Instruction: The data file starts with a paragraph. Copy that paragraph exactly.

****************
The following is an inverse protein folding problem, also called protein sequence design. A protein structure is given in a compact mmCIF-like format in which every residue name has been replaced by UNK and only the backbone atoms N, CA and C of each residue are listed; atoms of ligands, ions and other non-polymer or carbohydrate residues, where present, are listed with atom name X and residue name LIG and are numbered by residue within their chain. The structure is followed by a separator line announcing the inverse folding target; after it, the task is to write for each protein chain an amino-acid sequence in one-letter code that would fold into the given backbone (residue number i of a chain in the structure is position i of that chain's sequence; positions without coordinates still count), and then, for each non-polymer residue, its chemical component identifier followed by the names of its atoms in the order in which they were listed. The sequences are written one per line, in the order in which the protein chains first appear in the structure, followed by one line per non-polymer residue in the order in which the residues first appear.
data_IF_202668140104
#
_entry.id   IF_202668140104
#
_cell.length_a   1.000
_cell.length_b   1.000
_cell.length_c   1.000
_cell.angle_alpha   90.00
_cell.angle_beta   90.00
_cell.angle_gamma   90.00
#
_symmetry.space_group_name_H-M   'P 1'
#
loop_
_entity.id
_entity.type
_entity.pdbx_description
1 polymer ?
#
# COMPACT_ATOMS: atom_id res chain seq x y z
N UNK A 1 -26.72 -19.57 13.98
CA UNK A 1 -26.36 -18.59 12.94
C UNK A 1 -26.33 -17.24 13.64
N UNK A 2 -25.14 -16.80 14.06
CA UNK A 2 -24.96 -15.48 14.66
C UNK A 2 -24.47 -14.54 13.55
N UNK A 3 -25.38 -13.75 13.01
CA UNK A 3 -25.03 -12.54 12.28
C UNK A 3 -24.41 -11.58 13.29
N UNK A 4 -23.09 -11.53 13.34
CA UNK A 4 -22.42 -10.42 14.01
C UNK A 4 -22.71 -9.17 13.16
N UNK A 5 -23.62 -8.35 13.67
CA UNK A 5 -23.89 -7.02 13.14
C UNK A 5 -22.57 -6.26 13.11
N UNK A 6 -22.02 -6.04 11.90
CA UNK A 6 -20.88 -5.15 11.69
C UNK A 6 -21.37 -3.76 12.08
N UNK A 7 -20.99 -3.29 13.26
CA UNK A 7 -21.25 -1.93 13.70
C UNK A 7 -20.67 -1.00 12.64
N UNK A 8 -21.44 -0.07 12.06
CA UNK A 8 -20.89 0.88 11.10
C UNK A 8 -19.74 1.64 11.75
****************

The following is an inverse protein folding problem, also called protein sequence design. A protein structure is given in a compact mmCIF-like format in which every residue name has been replaced by UNK and only the backbone atoms N, CA and C of each residue are listed; atoms of ligands, ions and other non-polymer or carbohydrate residues, where present, are listed with atom name X and residue name LIG and are numbered by residue within their chain. The structure is followed by a separator line announcing the inverse folding target; after it, the task is to write for each protein chain an amino-acid sequence in one-letter code that would fold into the given backbone (residue number i of a chain in the structure is position i of that chain's sequence; positions without coordinates still count), and then, for each non-polymer residue, its chemical component identifier followed by the names of its atoms in the order in which they were listed. The sequences are written one per line, in the order in which the protein chains first appear in the structure, followed by one line per non-polymer residue in the order in which the residues first appear.